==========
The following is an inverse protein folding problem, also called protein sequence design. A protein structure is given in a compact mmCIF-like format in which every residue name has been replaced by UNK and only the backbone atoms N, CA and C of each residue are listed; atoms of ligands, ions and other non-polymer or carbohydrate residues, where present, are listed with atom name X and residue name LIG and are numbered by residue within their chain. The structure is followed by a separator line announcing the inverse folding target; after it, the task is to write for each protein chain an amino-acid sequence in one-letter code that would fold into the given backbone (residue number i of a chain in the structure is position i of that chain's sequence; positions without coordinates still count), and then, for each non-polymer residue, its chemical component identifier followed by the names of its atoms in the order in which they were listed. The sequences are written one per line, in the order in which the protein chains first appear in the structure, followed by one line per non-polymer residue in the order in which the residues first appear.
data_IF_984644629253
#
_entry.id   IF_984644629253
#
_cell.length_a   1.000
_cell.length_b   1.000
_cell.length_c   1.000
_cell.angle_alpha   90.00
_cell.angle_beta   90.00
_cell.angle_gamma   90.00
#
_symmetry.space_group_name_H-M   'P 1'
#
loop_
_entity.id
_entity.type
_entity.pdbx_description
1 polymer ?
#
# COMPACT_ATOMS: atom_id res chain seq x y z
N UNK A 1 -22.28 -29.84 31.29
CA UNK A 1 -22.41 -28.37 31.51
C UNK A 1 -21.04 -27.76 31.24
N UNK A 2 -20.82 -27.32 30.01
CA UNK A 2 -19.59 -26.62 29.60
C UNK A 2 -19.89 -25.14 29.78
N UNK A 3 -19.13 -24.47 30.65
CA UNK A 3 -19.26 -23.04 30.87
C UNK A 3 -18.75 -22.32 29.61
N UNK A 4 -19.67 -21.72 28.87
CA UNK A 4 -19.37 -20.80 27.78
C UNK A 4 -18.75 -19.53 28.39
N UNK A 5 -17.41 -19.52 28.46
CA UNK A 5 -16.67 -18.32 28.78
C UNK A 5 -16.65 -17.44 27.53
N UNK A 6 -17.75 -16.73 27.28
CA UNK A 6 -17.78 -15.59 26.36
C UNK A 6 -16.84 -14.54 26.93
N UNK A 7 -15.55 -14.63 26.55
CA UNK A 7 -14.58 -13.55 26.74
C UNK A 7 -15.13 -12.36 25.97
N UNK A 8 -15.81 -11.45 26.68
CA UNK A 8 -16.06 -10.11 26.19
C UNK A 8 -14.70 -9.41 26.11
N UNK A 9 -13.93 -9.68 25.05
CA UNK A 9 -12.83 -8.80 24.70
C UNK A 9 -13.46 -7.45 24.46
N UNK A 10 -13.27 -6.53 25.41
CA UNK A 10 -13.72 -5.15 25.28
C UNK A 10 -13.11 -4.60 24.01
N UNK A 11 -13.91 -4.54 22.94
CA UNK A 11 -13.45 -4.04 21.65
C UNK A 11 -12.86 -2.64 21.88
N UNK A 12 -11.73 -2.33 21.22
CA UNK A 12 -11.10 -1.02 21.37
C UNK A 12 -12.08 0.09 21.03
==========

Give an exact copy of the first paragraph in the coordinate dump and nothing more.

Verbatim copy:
The following is an inverse protein folding problem, also called protein sequence design. A protein structure is given in a compact mmCIF-like format in which every residue name has been replaced by UNK and only the backbone atoms N, CA and C of each residue are listed; atoms of ligands, ions and other non-polymer or carbohydrate residues, where present, are listed with atom name X and residue name LIG and are numbered by residue within their chain. The structure is followed by a separator line announcing the inverse folding target; after it, the task is to write for each protein chain an amino-acid sequence in one-letter code that would fold into the given backbone (residue number i of a chain in the structure is position i of that chain's sequence; positions without coordinates still count), and then, for each non-polymer residue, its chemical component identifier followed by the names of its atoms in the order in which they were listed. The sequences are written one per line, in the order in which the protein chains first appear in the structure, followed by one line per non-polymer residue in the order in which the residues first appear.